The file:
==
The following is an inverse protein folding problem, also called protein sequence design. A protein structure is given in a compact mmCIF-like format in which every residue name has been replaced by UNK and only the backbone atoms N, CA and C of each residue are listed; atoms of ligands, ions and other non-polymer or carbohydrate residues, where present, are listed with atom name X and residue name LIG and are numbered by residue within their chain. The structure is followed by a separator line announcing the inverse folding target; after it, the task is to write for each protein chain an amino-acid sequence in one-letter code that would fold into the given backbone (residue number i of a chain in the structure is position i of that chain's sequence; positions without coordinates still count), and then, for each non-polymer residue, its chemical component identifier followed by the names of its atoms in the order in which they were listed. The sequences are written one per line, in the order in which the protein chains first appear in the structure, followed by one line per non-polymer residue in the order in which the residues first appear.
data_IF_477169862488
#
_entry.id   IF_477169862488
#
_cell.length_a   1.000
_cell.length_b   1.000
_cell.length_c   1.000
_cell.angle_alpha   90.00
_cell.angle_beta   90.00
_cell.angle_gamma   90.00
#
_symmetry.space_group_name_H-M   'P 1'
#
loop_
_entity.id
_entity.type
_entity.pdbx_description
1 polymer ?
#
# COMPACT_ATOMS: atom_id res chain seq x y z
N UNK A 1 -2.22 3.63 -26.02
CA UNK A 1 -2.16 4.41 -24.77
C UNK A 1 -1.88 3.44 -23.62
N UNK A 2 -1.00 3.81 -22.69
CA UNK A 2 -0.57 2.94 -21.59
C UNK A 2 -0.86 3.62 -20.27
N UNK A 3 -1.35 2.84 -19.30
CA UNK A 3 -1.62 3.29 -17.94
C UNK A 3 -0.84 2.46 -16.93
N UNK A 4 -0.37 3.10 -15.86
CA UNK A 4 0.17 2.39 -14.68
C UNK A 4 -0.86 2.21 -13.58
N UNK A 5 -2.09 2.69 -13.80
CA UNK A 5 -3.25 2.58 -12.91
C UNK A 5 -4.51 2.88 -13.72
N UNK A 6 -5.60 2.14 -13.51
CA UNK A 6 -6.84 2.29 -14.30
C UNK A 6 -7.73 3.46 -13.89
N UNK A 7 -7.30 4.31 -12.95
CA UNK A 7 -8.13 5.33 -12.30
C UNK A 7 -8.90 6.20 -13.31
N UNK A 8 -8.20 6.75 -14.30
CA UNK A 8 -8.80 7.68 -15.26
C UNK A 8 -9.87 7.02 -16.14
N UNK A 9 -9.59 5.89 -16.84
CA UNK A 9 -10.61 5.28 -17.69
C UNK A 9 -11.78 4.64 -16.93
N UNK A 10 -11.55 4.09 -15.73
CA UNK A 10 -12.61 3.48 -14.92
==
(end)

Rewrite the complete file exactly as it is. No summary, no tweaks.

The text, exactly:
The following is an inverse protein folding problem, also called protein sequence design. A protein structure is given in a compact mmCIF-like format in which every residue name has been replaced by UNK and only the backbone atoms N, CA and C of each residue are listed; atoms of ligands, ions and other non-polymer or carbohydrate residues, where present, are listed with atom name X and residue name LIG and are numbered by residue within their chain. The structure is followed by a separator line announcing the inverse folding target; after it, the task is to write for each protein chain an amino-acid sequence in one-letter code that would fold into the given backbone (residue number i of a chain in the structure is position i of that chain's sequence; positions without coordinates still count), and then, for each non-polymer residue, its chemical component identifier followed by the names of its atoms in the order in which they were listed. The sequences are written one per line, in the order in which the protein chains first appear in the structure, followed by one line per non-polymer residue in the order in which the residues first appear.
data_IF_477169862488
#
_entry.id   IF_477169862488
#
_cell.length_a   1.000
_cell.length_b   1.000
_cell.length_c   1.000
_cell.angle_alpha   90.00
_cell.angle_beta   90.00
_cell.angle_gamma   90.00
#
_symmetry.space_group_name_H-M   'P 1'
#
loop_
_entity.id
_entity.type
_entity.pdbx_description
1 polymer ?
#
# COMPACT_ATOMS: atom_id res chain seq x y z
N UNK A 1 -2.22 3.63 -26.02
CA UNK A 1 -2.16 4.41 -24.77
C UNK A 1 -1.88 3.44 -23.62
N UNK A 2 -1.00 3.81 -22.69
CA UNK A 2 -0.57 2.94 -21.59
C UNK A 2 -0.86 3.62 -20.27
N UNK A 3 -1.35 2.84 -19.30
CA UNK A 3 -1.62 3.29 -17.94
C UNK A 3 -0.84 2.46 -16.93
N UNK A 4 -0.37 3.10 -15.86
CA UNK A 4 0.17 2.39 -14.68
C UNK A 4 -0.86 2.21 -13.58
N UNK A 5 -2.09 2.69 -13.80
CA UNK A 5 -3.25 2.58 -12.91
C UNK A 5 -4.51 2.88 -13.72
N UNK A 6 -5.60 2.14 -13.51
CA UNK A 6 -6.84 2.29 -14.30
C UNK A 6 -7.73 3.46 -13.89
N UNK A 7 -7.30 4.31 -12.95
CA UNK A 7 -8.13 5.33 -12.30
C UNK A 7 -8.90 6.20 -13.31
N UNK A 8 -8.20 6.75 -14.30
CA UNK A 8 -8.80 7.68 -15.26
C UNK A 8 -9.87 7.02 -16.14
N UNK A 9 -9.59 5.89 -16.84
CA UNK A 9 -10.61 5.28 -17.69
C UNK A 9 -11.78 4.64 -16.93
N UNK A 10 -11.55 4.09 -15.73
CA UNK A 10 -12.61 3.48 -14.92